Egypt’s Elections in Comparative Perspective: Looking to the Future

by Joshua Tucker on December 2, 2011 · 1 comment

in Campaigns and elections,Comparative Politics,Political Economy

One of the ways to get a handle on the current Egyptian elections is to try to compare them to the first set of post-communist elections. Some similarities are immediately apparent. Turnout is high. The forces of the “Old Regime” are apparently doing badly. But perhaps more illustrative, however are the following differences:

First, the early post-communist elections were essentially dichotomous affairs: they were contested between forces supportive of the “Old Regime” (i.e., communist successor parties) and forces that wanted to lead to a transition to a more market based economic and a liberal-democrat political system, which I have elsewhere labeled “New Regime” parties. In Egypt, however, the contest appears to be trichotomous: between the Old Regime, liberal parties, and Islamist parties.

Second, while the first post-communist elections were often fought between unified “umbrella movements” of opposition forces (that later splintered after winning the first election) and the party of the old regime, in Egypt the opposition movements splintered before the first election. This is going to have a number of important effects. For the liberals, it appears that they are going to enter the parliament in a very weak state. But even the Islamists, who according to the NY Times received almost 2/3 of the vote in the first round of balloting, will not have a single majority party in the parliament.

Third, Egypt is employing a somewhat bizarre staggered electoral system, where different parts of the country vote in different periods of time. This presents an interesting opportunity for the liberals. In Poland, for example, when the New Regime forces splintered into lots of different parties to – disastrously – contest the 1993 parliamentary elections, they had to wait 4 years to try a different electoral strategy, and voters had to wait 4 years to deal with the fact that many of them had wasted their votes by voting for parties that did not get into the parliament. In Egypt, however, it is possible that these lessons could be applied as early as the next round of voting. The Washington Post presents some anecdotal evidence that this may already be occurring:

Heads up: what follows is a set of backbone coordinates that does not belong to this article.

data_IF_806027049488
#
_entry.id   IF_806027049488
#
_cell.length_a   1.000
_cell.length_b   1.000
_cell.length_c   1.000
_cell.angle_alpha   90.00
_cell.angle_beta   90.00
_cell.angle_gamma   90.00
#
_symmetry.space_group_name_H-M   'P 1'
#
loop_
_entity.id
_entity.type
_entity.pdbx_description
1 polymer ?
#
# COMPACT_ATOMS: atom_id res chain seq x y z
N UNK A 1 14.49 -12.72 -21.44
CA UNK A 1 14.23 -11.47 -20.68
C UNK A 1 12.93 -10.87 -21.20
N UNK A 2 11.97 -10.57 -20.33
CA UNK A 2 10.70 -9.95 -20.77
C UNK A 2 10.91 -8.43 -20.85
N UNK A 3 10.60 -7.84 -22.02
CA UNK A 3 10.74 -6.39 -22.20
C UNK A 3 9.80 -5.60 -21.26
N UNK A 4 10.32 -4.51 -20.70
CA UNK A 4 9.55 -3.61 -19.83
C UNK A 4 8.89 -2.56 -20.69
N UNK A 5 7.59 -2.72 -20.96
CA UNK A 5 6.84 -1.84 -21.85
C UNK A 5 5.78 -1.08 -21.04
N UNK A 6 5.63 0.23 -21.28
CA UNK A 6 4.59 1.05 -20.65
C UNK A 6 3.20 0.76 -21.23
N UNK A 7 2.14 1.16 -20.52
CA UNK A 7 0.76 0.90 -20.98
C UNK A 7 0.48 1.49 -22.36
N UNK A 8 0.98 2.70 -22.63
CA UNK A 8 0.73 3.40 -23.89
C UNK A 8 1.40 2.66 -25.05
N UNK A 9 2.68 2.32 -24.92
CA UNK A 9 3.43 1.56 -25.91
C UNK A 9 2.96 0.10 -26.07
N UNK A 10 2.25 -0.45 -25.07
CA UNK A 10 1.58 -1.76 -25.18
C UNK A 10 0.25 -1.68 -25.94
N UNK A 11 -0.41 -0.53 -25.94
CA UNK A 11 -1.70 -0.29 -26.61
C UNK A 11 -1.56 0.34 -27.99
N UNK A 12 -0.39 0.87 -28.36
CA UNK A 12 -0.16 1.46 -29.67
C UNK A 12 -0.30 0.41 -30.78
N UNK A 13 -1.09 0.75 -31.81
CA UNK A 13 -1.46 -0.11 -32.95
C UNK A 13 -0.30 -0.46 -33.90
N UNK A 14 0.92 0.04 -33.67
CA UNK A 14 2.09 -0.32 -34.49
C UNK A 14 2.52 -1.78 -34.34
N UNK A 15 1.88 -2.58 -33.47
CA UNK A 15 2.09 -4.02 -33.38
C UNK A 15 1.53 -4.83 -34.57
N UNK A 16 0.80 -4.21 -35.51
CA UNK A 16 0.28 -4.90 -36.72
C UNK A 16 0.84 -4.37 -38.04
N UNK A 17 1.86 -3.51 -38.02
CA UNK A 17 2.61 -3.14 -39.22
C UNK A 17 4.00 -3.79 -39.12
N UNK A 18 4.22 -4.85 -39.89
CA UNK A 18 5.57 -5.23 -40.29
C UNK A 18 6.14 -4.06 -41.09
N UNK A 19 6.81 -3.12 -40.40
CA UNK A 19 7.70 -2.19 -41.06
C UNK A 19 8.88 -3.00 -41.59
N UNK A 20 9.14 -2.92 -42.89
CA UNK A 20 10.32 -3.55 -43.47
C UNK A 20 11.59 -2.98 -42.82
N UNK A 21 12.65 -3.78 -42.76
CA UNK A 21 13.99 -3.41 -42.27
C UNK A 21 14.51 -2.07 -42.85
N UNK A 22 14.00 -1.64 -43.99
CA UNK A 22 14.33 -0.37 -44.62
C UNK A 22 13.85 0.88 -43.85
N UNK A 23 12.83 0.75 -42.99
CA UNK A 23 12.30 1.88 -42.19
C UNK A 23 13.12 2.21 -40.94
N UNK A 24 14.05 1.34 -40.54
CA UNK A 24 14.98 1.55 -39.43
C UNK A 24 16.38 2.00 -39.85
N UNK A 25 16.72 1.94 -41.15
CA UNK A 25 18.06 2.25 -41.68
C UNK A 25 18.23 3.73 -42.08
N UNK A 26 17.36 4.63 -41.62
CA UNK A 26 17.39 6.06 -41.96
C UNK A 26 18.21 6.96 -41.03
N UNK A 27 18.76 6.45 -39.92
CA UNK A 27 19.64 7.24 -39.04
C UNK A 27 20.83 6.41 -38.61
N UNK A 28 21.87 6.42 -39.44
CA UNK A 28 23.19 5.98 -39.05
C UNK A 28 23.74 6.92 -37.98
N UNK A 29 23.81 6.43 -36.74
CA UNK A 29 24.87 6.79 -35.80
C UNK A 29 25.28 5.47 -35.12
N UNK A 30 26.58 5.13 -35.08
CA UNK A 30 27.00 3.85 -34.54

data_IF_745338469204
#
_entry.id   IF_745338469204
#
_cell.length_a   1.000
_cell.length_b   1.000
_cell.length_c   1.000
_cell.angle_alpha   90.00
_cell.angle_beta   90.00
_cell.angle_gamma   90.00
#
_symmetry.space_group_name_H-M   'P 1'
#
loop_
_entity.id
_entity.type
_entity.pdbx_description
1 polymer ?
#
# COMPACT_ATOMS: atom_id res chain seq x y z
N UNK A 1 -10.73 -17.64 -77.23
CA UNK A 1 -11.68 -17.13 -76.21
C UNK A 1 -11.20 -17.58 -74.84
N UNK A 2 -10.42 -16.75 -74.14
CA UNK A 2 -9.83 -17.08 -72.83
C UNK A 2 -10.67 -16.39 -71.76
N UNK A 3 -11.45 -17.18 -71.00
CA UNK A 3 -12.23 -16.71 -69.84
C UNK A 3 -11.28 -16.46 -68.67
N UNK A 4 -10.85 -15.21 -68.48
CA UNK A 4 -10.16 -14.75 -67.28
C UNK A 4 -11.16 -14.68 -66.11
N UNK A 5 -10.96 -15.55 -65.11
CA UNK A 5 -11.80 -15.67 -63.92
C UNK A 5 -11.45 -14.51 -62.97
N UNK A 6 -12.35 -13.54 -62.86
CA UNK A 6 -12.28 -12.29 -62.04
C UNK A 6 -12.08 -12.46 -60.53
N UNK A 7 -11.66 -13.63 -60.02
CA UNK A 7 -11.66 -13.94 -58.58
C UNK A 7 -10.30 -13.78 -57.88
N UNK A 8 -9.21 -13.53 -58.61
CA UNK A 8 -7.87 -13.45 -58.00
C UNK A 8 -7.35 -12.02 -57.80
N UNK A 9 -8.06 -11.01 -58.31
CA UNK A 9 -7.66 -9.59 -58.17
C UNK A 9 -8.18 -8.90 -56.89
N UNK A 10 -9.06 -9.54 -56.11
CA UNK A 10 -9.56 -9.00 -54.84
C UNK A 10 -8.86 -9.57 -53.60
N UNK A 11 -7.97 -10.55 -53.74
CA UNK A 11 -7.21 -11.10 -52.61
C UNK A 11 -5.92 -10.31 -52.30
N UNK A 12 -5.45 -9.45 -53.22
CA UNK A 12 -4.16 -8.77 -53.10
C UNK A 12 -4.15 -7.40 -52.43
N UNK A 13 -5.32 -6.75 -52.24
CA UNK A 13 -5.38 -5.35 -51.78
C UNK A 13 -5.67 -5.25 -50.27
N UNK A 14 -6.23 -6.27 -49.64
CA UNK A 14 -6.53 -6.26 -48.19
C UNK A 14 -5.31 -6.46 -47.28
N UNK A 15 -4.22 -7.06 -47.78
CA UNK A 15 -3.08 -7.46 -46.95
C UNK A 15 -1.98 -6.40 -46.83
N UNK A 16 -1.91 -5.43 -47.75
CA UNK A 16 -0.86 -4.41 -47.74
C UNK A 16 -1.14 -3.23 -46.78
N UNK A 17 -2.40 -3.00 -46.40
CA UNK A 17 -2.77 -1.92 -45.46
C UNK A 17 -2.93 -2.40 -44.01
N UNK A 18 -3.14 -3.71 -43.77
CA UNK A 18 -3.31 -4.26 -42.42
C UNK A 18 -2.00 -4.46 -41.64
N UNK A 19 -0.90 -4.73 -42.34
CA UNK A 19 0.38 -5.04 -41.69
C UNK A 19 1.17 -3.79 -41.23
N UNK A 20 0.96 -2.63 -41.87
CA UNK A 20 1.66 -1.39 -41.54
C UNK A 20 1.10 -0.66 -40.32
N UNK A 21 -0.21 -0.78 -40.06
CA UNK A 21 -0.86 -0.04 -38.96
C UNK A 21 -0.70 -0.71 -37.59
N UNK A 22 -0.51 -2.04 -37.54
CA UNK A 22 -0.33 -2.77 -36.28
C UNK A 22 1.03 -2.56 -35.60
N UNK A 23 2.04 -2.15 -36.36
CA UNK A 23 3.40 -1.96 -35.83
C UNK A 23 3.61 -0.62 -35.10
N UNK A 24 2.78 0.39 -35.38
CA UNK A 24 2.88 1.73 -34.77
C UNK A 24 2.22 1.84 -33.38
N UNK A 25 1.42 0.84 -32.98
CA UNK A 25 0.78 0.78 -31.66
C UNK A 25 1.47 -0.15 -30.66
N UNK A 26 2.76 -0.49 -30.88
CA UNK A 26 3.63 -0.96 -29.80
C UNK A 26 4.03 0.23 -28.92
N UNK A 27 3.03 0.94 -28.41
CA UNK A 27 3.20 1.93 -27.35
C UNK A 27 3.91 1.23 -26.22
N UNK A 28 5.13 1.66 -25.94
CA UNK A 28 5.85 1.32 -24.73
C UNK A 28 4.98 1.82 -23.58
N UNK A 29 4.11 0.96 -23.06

Liberal voters who will go to the polls in the next stages of voting said the worrying results were prompting them to rethink their choices. The biggest failing of liberal forces is that they are divided across dozens of parties. Some people said they would gravitate toward the strongest-performing liberal and leftist coalition, the Egyptian Bloc, to counter the Islamists’ success.

Should this kind of learning be documented more systematically, it would turn out to be very interesting, and indeed might have implications for how we think about designing initial elections in new regimes.

Finally, in the original post-communist elections splinter parties that left the ex-communist parties because they were not “extreme” enough tended to perform quite badly in the first round of elections. While the situation is not exactly analogous in Egypt, it is very interesting that the more extreme Islamist Salafist al-Nour party appears to be polling so well.